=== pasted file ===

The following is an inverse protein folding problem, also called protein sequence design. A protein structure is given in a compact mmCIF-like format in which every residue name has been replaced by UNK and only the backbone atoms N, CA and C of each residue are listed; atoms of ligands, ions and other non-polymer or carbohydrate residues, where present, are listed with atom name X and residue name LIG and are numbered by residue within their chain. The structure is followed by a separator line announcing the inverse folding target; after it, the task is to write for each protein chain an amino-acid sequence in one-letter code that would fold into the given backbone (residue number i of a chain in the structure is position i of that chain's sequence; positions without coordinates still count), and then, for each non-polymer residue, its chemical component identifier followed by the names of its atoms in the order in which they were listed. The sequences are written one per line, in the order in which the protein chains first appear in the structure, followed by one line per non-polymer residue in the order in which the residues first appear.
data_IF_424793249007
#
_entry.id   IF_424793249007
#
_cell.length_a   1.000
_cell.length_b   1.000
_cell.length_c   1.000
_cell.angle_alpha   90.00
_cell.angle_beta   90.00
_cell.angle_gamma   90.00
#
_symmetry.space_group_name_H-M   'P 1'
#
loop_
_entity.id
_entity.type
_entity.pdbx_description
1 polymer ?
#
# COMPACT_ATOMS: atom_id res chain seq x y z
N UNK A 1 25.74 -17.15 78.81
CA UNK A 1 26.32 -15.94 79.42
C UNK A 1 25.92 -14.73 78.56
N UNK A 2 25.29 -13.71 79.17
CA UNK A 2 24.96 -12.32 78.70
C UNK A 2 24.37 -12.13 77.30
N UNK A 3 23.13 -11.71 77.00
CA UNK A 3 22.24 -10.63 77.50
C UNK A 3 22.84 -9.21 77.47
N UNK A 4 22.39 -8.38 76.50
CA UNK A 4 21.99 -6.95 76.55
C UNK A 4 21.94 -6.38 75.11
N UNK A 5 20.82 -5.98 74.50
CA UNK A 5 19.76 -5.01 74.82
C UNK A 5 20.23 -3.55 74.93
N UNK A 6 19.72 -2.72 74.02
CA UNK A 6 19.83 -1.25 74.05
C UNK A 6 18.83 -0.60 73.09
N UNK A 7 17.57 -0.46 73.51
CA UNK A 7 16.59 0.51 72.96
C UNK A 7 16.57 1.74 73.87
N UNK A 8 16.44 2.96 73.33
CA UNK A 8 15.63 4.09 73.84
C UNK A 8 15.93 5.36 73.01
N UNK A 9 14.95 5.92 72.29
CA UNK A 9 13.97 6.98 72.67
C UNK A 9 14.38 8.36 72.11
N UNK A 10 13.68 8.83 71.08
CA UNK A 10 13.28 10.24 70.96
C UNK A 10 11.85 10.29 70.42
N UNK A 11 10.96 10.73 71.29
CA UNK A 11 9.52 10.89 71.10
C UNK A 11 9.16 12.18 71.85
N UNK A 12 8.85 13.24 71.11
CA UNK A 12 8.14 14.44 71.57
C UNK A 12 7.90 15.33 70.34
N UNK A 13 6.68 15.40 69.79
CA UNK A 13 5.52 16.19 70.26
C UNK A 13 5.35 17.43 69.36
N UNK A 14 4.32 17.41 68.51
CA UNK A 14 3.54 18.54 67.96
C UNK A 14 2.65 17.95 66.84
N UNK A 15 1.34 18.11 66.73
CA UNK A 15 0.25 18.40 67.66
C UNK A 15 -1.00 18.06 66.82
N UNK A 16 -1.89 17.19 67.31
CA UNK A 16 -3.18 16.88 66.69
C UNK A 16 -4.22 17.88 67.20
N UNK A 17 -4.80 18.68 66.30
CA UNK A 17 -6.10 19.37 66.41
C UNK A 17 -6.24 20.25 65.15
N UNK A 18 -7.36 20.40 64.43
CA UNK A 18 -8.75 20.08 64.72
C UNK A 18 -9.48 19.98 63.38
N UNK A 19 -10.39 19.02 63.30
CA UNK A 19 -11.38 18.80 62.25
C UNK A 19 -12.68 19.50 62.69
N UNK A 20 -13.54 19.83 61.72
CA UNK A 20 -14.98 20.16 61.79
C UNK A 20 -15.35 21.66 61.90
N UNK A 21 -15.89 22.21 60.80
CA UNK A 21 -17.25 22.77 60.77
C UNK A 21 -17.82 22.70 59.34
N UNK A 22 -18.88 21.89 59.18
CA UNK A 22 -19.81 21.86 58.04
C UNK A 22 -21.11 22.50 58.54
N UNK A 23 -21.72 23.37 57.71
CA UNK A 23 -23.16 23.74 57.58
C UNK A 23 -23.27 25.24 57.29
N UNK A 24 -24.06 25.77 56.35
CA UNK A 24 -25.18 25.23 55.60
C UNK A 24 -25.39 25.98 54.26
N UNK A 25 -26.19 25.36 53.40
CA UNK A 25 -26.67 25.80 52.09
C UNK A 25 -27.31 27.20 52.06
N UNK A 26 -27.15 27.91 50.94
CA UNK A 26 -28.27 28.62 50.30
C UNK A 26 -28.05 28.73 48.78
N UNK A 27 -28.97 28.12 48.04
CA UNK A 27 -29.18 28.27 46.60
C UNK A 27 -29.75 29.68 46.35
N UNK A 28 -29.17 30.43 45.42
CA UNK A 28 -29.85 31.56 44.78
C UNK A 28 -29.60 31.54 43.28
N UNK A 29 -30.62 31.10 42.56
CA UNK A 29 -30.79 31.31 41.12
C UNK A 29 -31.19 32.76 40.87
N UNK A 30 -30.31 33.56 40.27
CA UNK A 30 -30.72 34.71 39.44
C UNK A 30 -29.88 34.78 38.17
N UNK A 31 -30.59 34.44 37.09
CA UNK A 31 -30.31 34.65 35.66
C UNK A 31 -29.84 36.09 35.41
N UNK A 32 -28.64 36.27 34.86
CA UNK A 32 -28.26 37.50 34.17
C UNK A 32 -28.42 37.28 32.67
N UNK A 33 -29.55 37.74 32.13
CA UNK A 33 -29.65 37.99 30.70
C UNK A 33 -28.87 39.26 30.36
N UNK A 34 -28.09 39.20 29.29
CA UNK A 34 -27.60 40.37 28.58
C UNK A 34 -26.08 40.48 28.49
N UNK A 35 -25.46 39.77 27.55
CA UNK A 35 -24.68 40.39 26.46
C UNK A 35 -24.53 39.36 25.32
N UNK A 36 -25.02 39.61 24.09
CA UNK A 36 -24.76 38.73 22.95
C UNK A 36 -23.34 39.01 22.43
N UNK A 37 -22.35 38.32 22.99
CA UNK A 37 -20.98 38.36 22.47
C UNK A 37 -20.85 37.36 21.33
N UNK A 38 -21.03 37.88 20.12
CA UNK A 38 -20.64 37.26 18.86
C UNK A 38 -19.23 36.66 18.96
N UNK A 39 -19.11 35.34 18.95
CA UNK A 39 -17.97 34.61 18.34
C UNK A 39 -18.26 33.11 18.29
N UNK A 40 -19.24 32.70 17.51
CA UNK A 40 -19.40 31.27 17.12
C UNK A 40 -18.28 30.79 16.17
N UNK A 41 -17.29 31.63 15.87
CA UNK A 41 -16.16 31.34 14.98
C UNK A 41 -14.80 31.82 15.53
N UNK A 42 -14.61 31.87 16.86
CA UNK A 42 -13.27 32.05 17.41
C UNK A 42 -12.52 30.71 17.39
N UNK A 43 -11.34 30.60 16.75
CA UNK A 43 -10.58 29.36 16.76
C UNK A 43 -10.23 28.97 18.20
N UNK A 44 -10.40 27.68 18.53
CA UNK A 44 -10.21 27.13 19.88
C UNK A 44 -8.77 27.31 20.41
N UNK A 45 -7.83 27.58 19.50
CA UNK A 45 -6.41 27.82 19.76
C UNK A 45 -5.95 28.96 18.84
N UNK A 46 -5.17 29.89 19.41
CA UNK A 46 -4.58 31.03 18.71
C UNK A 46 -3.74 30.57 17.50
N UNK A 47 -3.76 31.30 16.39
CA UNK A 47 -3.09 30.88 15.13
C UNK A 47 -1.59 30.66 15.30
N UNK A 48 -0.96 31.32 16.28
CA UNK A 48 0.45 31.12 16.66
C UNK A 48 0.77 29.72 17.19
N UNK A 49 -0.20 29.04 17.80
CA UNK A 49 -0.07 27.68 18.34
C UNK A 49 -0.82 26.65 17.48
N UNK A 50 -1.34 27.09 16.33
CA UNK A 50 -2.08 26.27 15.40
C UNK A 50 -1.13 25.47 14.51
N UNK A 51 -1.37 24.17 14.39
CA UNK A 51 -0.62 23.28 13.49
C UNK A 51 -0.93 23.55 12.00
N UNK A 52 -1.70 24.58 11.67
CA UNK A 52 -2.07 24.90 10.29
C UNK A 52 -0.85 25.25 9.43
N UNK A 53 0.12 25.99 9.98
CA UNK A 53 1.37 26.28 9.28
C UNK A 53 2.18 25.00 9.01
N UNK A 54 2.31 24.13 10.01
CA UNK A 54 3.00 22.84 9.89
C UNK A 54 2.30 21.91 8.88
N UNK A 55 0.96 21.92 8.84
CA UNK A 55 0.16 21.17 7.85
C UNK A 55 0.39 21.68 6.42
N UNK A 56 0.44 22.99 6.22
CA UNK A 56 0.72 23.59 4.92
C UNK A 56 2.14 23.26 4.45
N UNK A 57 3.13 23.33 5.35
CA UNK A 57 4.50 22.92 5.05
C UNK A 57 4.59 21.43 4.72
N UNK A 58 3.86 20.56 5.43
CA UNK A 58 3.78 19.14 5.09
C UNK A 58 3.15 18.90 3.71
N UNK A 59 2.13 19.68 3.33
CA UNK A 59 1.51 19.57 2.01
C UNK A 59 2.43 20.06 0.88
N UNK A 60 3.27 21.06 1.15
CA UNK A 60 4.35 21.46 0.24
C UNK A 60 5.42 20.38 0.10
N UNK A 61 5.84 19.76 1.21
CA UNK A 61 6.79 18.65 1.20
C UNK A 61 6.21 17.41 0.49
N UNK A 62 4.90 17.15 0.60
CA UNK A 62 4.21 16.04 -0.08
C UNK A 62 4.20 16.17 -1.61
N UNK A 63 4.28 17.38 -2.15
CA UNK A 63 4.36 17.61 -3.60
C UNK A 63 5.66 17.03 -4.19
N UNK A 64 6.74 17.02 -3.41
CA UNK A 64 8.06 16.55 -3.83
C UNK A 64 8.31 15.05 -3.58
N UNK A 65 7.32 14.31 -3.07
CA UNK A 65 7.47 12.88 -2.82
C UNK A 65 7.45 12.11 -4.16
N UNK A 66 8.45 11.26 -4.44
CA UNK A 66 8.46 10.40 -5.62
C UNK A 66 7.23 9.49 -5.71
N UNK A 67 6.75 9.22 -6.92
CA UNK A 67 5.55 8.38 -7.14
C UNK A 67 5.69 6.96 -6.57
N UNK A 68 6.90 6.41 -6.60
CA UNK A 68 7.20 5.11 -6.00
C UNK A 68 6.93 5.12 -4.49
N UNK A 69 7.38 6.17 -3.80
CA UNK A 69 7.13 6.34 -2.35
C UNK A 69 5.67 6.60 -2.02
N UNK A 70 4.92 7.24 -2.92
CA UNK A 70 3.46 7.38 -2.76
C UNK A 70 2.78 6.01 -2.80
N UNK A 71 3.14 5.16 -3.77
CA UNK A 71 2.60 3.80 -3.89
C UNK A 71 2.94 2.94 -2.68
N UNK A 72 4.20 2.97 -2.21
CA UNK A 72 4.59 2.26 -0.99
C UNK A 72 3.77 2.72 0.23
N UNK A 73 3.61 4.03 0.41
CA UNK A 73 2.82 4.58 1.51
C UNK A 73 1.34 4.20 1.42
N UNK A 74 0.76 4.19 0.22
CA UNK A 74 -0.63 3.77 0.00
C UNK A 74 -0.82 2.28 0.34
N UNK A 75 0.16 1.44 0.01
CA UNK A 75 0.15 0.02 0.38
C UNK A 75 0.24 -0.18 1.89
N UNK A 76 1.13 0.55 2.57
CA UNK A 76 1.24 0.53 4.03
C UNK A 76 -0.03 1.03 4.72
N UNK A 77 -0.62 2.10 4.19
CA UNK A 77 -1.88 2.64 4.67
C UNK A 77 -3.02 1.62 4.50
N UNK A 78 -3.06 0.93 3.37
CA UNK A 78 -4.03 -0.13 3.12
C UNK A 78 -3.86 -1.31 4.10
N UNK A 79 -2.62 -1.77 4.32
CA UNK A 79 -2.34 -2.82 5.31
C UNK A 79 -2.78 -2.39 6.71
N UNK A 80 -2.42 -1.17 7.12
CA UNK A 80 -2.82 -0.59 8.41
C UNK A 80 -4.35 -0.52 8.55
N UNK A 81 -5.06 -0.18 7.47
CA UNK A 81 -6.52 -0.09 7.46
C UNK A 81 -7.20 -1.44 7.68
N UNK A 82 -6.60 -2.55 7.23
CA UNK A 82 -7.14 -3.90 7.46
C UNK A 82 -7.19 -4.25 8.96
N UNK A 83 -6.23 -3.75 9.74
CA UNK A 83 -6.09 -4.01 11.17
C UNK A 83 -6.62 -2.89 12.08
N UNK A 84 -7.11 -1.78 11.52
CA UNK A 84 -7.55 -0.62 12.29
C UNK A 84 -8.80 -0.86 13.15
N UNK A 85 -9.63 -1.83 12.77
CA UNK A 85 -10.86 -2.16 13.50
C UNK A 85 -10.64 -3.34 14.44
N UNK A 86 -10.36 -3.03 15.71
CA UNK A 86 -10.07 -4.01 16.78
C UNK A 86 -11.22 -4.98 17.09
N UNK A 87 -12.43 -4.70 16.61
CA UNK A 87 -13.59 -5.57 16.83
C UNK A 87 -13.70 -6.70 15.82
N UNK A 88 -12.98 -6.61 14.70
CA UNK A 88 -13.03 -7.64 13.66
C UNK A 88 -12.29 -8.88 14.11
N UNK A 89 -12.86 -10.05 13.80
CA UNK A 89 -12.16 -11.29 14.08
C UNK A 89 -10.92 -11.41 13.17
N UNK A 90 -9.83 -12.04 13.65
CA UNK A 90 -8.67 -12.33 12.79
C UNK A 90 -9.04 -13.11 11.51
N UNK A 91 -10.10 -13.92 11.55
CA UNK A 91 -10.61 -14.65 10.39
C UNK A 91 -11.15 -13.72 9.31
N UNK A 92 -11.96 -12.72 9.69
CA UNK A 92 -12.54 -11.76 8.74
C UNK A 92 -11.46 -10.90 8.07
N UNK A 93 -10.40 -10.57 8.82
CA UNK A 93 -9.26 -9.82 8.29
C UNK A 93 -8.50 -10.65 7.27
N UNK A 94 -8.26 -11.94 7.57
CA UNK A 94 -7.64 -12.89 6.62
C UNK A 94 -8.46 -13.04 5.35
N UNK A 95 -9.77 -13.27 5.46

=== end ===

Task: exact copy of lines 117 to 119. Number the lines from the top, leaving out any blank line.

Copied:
C UNK A 32 -28.42 37.28 32.67
N UNK A 33 -29.55 37.74 32.13
CA UNK A 33 -29.65 37.99 30.70